Home Tourism Exploring the life of nomadic campers: a journey through the enchanting landscapes of Slovenia

Exploring the life of nomadic campers: a journey through the enchanting landscapes of Slovenia

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We’re hitting the road again! Is there anything more enjoyable, more enriching and more educational than traveling? As we drove through a rain-swept forest in northwest Slovenia, in the Alps, with its vibrant autumn colors, I couldn’t think of a better place to be.

So my wife and I tried hiking, covering around 1,500km on foot in England last year, this year it was time to cover the same distance but in a campervan. This time, it didn’t take us 63 days but 6! This was our pioneering RV trip, a true test road trip to see if we (and I include our dogs in this) would like to be nomadic campers.

We picked up our rental in Split and headed north. Not having driven such a large vehicle, we took it slowly and spent the first night in the middle of the wilderness of the Lika region at a campsite named Big bear (It’s all in the name). Yes, we were the only ones on site.

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We had a steep learning curve. Van camping is much more than I imagined. This means that we spent the first night, in subzero temperatures, without heating! We woke up to ice all over the van and two dogs under the covers with us, our two furry hot water bottles. “So, how do you like camping?” I asked my wife with a smile as our eyes peered over the covers and our hot breath was like steam from a boiling kettle. She laughed. We actually laughed a lot, even when things went wrong.

So on Slovenia, a country that I have crossed several times without ever stopping for long. First impressions, well organized, very European and gives the feeling of an Austrian colony. First problem, language. It sounded like someone from the Alps and the Balkans had fallen into a blender and invented this strangely melodic language.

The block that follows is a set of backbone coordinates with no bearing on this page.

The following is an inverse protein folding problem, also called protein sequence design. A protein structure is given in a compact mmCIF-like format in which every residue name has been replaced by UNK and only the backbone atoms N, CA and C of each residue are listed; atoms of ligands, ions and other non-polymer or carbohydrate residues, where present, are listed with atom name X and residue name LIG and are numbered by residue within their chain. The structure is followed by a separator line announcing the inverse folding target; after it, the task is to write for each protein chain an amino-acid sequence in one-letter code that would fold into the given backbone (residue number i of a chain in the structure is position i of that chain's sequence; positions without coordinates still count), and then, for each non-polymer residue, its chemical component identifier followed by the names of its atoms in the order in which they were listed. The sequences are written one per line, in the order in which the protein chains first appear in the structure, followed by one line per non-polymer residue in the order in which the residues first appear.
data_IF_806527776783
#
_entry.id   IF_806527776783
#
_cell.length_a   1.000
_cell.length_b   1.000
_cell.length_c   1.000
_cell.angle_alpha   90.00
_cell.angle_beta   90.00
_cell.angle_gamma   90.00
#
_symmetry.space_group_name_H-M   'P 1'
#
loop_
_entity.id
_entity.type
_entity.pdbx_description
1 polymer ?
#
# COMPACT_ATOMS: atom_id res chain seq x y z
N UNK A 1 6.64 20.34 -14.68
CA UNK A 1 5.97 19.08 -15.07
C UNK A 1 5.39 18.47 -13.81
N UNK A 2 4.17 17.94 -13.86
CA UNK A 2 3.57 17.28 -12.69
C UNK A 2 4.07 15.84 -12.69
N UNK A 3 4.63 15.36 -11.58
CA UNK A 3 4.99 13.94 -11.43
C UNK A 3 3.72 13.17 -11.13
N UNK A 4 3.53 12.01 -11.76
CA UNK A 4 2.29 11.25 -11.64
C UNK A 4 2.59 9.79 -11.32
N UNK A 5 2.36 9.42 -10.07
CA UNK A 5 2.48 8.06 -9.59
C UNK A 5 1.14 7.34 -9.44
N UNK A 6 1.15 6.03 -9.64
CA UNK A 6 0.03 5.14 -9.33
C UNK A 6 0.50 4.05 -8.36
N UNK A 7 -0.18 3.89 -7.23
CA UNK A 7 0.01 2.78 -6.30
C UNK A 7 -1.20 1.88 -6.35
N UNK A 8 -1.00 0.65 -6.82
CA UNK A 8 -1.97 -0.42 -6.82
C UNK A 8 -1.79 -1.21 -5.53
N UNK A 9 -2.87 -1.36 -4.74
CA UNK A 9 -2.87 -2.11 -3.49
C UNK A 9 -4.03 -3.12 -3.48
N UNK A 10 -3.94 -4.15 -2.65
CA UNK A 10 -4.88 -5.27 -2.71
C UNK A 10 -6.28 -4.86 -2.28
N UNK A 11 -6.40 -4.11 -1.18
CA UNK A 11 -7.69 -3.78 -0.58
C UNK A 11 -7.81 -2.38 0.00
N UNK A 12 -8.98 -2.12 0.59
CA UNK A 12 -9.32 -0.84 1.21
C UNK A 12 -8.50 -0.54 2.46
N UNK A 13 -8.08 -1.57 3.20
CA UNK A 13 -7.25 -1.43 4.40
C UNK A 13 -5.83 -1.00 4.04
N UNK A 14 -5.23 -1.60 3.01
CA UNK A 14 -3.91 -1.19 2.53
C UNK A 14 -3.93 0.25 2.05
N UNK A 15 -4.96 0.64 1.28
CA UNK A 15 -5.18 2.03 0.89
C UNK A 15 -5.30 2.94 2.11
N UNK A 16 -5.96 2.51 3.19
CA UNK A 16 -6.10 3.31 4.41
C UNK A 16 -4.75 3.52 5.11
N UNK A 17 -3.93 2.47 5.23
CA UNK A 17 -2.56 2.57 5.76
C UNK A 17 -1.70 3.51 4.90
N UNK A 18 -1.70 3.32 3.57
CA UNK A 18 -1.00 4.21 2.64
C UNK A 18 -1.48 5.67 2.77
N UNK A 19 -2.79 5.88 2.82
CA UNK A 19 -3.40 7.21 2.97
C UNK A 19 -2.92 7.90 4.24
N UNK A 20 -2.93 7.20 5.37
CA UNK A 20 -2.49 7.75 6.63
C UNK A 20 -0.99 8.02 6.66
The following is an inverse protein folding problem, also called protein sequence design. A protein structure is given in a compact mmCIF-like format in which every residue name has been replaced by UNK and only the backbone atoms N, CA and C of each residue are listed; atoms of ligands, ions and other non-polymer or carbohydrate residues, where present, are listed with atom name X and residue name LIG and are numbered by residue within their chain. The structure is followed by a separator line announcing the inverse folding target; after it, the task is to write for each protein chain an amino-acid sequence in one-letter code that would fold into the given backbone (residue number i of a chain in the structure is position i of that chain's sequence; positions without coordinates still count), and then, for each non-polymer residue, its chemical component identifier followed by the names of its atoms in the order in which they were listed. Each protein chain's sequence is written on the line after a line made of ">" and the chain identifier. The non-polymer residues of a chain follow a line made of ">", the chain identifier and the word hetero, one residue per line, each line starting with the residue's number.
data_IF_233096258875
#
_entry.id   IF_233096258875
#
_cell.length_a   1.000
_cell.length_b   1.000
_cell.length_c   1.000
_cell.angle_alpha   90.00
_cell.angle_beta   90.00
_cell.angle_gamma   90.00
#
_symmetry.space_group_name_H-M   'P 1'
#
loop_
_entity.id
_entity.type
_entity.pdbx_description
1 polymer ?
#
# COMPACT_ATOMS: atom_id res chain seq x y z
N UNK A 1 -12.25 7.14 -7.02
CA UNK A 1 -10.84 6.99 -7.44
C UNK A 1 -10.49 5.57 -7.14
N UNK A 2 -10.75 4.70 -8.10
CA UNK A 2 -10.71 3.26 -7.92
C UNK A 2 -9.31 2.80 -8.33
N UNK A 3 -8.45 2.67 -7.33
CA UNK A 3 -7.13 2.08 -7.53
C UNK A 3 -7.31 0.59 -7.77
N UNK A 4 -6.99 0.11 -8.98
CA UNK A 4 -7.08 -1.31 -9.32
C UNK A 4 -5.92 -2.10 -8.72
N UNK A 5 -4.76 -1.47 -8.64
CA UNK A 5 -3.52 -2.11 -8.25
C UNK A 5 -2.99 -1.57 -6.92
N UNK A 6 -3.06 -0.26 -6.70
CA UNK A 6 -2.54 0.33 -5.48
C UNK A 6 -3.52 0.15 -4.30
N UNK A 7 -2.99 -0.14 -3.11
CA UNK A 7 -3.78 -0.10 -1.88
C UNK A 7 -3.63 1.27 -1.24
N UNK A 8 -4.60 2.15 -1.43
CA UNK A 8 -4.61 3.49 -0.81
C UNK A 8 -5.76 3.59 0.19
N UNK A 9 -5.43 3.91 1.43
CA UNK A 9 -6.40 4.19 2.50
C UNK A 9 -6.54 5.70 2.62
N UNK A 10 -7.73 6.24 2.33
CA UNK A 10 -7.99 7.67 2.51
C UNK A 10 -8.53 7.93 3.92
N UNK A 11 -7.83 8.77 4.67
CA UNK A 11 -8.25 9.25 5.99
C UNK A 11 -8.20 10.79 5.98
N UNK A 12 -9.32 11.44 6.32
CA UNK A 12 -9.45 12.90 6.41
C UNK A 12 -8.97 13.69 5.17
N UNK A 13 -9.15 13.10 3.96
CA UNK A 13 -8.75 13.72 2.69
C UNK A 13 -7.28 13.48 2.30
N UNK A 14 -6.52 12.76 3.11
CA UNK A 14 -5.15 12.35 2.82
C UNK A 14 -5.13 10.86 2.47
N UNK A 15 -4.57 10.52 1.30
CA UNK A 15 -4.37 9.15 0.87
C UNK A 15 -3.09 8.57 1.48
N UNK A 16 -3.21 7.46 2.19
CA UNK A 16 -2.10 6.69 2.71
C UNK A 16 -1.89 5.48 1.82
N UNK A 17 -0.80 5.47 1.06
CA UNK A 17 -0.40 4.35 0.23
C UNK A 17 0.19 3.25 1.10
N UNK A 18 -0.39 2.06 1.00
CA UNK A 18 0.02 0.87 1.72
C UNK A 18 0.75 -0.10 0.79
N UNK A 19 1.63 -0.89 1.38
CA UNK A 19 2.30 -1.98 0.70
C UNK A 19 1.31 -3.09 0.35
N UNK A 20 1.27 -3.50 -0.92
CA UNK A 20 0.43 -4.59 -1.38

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“When does your tourist season end? I asked a tourism employee Lake Bled. “It never really stops,” he smiles. “And we don’t have to deal with the cruise ship problem like you guys in Dubrovnik,” he added.

Yes, the main advantage of being located so close to millions of potential tourists who can get in their cars and drive over the weekend to ski slopes, forests and even the Slovenian coast was evident at every turn. Not having to rely on international airlines to power your tourism industry has clearly been a huge boost. Lake Bled and Lake Bohinj were both spectacular in their own way.

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“Everything seems to be in its place, things work, and I haven’t seen a building without a facade,” my wife said as we drove through a small mountain village. She was right. Comparing the outskirts of Split where we started our trip and Slovenia was like comparing oil and water. It has a Western European feel in more ways than one. On the other hand, the vast majority of our contacts with locals have been, let’s just say, not too friendly. I’m not saying cold but just slightly reserved.

THE Triglav National Park is a gem and with its fall colors it looked like New England in the Alps. The obvious benefit of being in a campervan is the freedom, this was by far our biggest takeaway. We stopped at six different places in six days. I don’t know if we were lucky, but they were all stunning in their own way. Having a toilet, shower, stove, fridge and electricity and of course a bed on board means you are completely independent. We didn’t really have a plan as to where to go, but rather we were like a golden leaf in autumn floating wherever the wind took us.

Are we now addicted to camping? Well, we would definitely go back. And after discovering Slovenia in detail, we will definitely visit our northern neighbors. Remember, happiness is a means of travel, not a destination. And this way of traveling clearly suits our nomadic souls.

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Learn more English in Dubrovnik…well, if you really want

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About the Author
Mark Thomas (aka Englez u Dubrovniku) is the editor-in-chief of the Dubrovnik Times. He was born and educated in the United Kingdom and moved to Dubrovnik in 1998. He works across a range of media, from a daily radio show to television and print. Thomas speaks Croatian fluently and this column is available in Croatia on the site – Dubrovnik Vješnik

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